factor for something like this, we’re saying it’s a 1.6x crop
to a full-frame 35mm, not a Super 35, a
full-frame 35mm. So yeah, a 1.6 crop factor
sensor is quite a bit smaller than a full-frame 35mm sensor but it’s actually not too different from a Super 35 mm sensor. So the sensor size between this and this might not actually be as big as you think. So basically if you tag an awesome lens on to this camera to try
to get cinematic images, the sensor size is not gonna be the thing that’s gonna limit you from
getting awesome images. I’ve considered going to a
full-frame camera a couple times specifically the 6D Mark II,
looks pretty appealing to me. Now aside from it being much bigger and more expensive than this camera, you also have to go to a full-frame lens. This lens is much cheaper and much smaller because it only has to
cover an APS-C sensor. Once you get a lens that can cover the entire 35-millimeter
full-frame sensor, then you can’t use this, you have to go to a much bigger lens. That this is big, heavy, and expensive. Another reason why a lot of
people love full-frame is for shallow depth of
field, it looks awesome. Admit it, we’re all a a
little bit overly obsessed with shallow depth of
field, it looks awesome. But have you ever tried to focus on somebody going in
and out from the camera and trying to keep them
in focus the whole time? It is tough. Autofocus is getting much
much better on cameras so that’s becoming less
and less of an issue but there’s still plenty of
people shooting out there manual focus for video for a good reason and doing this motion
with a full-frame camera with like an F1.8 would be impossible. You would lose focus on me so fast. I’m definitely not saying APS-C and Super 35mm sensors
are better than full-frame, that’s just the reasons
why I personally shoot with this 1.6 crop factor camera. Also, keep in mind that I
only really shoot video. If you shoot a lot of photography, then full-frame makes a lot more sense. You can go as shallow as
you want in photography because you only need that perfect, precise focus for that split second. You don’t have to keep the subject in focus consistently for
a long period of time. And with those big ol sensors, they generally have really, really, good low light capabilities. And Arri, my absolute
favorite camera company, they make the Arri ALEXA. People have always asked them why they don’t put more
pixels in their sensors. They obviously have the
technology to do that now but they say when they take their sensor, throw more pixels in there, then they have to take every pixel and make them even smaller. And they always say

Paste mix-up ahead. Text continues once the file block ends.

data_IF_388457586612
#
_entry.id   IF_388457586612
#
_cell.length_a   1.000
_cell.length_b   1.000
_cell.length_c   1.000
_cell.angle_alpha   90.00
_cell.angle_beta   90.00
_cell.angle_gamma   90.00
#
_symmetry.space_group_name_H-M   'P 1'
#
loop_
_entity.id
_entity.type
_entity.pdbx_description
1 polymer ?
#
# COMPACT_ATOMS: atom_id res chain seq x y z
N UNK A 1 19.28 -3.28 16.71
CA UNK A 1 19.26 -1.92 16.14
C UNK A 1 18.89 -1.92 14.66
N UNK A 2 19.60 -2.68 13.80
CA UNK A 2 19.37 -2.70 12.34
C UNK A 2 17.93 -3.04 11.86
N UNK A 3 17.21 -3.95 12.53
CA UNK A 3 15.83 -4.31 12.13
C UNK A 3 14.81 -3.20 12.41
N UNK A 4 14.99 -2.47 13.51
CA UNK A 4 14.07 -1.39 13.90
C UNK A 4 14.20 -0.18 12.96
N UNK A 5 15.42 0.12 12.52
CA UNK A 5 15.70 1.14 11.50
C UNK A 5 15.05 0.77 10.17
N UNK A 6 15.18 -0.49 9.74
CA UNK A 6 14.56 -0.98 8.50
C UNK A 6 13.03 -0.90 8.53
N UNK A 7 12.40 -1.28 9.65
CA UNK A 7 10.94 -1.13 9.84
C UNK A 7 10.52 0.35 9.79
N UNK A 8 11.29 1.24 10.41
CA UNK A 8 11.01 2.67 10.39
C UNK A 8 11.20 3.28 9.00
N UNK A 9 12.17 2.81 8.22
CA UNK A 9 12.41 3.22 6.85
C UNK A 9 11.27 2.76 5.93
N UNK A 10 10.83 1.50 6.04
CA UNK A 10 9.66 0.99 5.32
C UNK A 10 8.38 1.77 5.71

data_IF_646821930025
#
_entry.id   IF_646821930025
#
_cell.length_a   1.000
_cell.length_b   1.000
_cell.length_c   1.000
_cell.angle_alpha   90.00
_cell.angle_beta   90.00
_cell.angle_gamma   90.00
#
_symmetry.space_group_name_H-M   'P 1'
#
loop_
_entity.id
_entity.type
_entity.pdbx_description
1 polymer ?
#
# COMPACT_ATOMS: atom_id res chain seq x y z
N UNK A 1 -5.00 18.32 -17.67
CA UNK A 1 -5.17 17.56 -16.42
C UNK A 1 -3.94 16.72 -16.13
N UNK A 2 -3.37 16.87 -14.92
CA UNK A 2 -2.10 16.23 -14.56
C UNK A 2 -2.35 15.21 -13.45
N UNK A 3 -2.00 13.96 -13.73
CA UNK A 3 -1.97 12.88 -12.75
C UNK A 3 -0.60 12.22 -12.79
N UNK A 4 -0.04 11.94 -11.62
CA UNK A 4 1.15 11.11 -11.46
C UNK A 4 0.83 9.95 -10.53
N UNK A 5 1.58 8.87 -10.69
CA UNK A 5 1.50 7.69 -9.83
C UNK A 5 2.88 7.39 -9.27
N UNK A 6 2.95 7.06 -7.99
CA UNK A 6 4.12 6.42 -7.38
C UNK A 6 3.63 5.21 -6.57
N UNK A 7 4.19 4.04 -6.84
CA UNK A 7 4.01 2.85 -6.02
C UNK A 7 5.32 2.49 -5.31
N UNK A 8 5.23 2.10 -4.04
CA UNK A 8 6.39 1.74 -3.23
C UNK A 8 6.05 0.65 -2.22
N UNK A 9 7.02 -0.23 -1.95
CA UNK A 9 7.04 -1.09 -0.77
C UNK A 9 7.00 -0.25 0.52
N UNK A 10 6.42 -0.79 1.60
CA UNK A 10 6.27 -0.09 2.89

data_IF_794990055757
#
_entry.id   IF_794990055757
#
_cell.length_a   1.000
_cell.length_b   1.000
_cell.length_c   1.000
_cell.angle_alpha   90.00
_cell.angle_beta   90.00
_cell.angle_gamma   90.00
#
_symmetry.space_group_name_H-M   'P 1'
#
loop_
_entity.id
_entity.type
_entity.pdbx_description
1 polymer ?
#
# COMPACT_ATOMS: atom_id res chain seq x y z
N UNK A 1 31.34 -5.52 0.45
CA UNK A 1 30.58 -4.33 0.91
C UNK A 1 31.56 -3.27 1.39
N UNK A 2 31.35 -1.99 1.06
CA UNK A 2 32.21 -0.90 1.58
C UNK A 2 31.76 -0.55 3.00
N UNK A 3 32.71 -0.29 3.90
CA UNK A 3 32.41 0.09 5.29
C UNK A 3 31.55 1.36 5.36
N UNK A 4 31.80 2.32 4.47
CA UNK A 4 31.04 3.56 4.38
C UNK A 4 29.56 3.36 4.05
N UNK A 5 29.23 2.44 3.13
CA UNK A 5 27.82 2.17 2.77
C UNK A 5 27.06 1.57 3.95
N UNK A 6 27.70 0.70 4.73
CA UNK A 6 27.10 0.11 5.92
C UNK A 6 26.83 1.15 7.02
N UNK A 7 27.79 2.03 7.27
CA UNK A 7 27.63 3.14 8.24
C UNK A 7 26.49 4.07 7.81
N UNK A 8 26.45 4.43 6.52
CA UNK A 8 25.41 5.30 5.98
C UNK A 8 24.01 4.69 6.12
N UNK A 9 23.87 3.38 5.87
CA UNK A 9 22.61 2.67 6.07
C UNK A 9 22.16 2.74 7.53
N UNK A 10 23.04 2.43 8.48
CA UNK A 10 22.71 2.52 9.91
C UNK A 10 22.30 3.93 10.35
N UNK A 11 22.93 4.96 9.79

they prefer the quality of a pixel over the quantity of it. So, hey, Arri says big
sensors are a good thing. I do think when you go
to a full-frame sensor and get that bigger sensor, you do get an improvement of quality. I really really wanna test
out a side by side comparison with something like this
to a 1DX or 6D Mark II and see side by side, like
how much of a difference does it actually make when
you’re literally looking at them side by side. Is that something you
guys might wanna see? If enough of you guys wanna see that then I might put that on
the to-make video list. My guess is that there is
gonna be image improvements but I think this is
gonna come super close, closer than most people think ’cause I do think a lot of
it is also kinda mental, like if you’re shooting
full-frame, you’re like, wow, this is full-frame,
I’m shooting full-frame. But I’m telling you the results out of these little guys, pretty solid. The sensor size obviously
makes a big difference but at the same time, it’s still, again, just a small part of the big picture. Anyways, enough about crop factors, I think you guys get the point but I’m also putting
together a full video course. But I wanna hear from you guys if there’s one thing that you
guys wanna hear me talk about or answer a question, let
me know in the comments and I’ll try to include as much of it as I can in the full course. I’ll see you guys later. I’m heading to Mexico next
week, a city called Loreto. I’ve never been there,
don’t know much about it, but apparently it’s only a
two-hour flight from Los Angeles. Beautiful beaches, tequila,
should be a good time. I’ll finally be able
to test this thing out, PolarPro sent it to me but apparently, you’d stick your GoPro in there and you can get shots
where it’s half above water and half below, should be interesting. I’ll do giveaway on this too, next time. So yeah, see you guys later.